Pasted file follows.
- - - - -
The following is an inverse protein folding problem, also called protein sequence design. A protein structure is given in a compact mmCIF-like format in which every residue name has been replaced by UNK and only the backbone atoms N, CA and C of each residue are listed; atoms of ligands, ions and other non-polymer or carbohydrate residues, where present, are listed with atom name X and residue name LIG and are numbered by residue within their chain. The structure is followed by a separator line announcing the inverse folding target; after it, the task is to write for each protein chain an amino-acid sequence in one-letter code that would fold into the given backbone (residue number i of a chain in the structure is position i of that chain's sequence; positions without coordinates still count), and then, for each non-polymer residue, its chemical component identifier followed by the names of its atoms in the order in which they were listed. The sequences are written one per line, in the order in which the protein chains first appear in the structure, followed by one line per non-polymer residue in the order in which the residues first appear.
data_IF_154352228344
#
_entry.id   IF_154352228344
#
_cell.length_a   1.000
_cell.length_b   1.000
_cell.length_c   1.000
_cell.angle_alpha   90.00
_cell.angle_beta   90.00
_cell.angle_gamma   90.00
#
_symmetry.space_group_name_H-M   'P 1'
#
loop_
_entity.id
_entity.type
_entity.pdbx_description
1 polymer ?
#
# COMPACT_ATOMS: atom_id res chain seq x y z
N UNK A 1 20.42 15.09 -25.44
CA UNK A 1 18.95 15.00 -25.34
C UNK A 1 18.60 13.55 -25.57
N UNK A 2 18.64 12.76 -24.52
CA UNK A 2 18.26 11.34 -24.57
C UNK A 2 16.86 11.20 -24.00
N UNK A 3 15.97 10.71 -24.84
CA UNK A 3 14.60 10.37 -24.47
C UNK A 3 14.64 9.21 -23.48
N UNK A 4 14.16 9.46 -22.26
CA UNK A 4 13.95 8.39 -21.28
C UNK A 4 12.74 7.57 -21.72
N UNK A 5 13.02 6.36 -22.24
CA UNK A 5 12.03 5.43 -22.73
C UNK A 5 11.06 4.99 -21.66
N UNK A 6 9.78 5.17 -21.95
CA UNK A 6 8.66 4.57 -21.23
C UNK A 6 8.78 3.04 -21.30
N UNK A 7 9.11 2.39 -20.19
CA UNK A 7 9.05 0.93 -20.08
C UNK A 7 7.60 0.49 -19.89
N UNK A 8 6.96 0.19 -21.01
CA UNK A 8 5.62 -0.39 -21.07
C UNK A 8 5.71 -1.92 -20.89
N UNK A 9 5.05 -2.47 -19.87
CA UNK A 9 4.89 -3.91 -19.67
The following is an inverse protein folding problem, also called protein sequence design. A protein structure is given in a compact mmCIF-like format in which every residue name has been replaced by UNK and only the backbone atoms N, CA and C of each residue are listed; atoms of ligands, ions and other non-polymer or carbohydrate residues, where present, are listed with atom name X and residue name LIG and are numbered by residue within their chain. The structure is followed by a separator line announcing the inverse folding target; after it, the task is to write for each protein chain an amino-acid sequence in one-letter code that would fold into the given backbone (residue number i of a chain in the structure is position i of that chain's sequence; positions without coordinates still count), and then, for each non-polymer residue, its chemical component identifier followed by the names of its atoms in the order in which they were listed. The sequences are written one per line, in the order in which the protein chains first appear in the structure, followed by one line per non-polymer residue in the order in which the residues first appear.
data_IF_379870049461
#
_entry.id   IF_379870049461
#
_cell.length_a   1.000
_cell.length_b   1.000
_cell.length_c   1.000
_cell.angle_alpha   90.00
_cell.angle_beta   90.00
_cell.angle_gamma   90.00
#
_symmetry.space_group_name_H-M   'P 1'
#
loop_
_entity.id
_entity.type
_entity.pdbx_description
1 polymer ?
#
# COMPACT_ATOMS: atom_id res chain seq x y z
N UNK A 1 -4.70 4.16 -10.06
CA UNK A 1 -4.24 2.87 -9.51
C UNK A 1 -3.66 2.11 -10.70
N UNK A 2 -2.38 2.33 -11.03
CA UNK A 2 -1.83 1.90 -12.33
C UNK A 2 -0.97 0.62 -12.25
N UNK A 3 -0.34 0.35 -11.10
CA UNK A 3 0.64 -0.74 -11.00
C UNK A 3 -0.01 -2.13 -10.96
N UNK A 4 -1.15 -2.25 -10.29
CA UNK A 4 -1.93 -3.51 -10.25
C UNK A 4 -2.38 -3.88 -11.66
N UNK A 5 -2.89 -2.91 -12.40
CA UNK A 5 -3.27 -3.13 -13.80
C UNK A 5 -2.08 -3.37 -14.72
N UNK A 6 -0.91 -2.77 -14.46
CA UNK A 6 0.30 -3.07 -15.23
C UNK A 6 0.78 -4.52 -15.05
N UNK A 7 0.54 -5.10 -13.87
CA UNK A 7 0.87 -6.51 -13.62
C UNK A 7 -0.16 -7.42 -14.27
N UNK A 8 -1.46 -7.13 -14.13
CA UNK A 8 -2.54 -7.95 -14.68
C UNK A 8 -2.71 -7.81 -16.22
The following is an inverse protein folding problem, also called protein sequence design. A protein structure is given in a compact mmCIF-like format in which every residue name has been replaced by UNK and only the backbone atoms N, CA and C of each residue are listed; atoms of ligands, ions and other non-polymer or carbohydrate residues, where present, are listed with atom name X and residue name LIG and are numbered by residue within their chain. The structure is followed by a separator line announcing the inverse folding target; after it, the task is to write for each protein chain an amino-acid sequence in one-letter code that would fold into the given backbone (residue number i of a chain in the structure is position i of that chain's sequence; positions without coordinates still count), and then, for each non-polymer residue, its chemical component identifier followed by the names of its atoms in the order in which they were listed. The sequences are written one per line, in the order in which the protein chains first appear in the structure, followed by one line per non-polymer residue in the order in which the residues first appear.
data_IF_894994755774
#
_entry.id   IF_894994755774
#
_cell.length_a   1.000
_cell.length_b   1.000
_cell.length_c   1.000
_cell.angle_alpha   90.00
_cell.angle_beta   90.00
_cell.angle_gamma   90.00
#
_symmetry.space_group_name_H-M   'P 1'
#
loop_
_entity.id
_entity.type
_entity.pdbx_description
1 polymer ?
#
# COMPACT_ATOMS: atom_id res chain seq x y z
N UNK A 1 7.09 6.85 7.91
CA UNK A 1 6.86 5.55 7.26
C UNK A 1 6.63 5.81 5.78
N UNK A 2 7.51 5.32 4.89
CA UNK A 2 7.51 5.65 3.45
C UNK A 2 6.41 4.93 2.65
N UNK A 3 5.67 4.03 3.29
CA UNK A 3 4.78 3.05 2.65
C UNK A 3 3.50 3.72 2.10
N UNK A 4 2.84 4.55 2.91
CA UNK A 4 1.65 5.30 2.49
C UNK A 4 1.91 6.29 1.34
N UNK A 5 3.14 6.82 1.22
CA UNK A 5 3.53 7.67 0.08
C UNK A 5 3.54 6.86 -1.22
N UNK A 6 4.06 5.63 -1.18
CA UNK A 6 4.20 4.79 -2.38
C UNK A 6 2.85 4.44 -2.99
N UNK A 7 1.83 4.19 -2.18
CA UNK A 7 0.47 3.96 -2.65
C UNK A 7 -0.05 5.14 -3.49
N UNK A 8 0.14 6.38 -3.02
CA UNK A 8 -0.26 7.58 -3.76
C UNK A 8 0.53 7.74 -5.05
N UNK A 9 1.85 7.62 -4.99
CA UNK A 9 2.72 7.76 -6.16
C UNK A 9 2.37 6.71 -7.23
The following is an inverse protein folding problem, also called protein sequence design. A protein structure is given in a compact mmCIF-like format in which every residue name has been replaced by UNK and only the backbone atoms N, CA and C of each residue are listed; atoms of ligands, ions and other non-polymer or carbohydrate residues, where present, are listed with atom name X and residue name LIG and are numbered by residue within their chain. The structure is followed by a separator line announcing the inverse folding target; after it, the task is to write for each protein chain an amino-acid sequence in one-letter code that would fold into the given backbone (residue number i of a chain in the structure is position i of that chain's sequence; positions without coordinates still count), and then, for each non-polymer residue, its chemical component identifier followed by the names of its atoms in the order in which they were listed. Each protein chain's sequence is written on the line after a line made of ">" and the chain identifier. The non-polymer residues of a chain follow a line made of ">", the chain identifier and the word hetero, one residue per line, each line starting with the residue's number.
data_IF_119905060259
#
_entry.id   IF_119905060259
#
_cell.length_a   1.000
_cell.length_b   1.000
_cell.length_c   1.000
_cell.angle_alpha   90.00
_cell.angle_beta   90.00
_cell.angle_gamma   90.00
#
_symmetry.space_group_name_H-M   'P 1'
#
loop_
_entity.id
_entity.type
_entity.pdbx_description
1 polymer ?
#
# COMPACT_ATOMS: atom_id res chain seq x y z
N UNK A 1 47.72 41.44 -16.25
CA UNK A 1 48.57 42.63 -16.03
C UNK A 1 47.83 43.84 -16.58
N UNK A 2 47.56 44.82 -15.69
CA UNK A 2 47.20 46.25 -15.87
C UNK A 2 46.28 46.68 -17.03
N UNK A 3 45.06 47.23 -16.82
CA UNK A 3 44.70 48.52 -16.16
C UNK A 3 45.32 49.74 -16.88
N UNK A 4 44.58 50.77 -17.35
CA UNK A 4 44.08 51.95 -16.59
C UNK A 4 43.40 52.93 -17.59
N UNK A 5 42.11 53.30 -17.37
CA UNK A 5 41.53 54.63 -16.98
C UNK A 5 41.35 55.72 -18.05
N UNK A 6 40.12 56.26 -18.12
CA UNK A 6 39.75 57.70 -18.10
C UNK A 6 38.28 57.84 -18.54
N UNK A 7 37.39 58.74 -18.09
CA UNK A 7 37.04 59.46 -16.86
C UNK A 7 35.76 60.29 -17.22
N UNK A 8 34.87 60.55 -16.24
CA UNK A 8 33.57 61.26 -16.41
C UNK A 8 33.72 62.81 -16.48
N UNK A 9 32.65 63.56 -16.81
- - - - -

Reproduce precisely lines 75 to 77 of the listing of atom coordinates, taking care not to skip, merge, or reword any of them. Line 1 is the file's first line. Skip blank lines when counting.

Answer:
N UNK A 3 -0.34 0.35 -11.10
CA UNK A 3 0.64 -0.74 -11.00
C UNK A 3 -0.01 -2.13 -10.96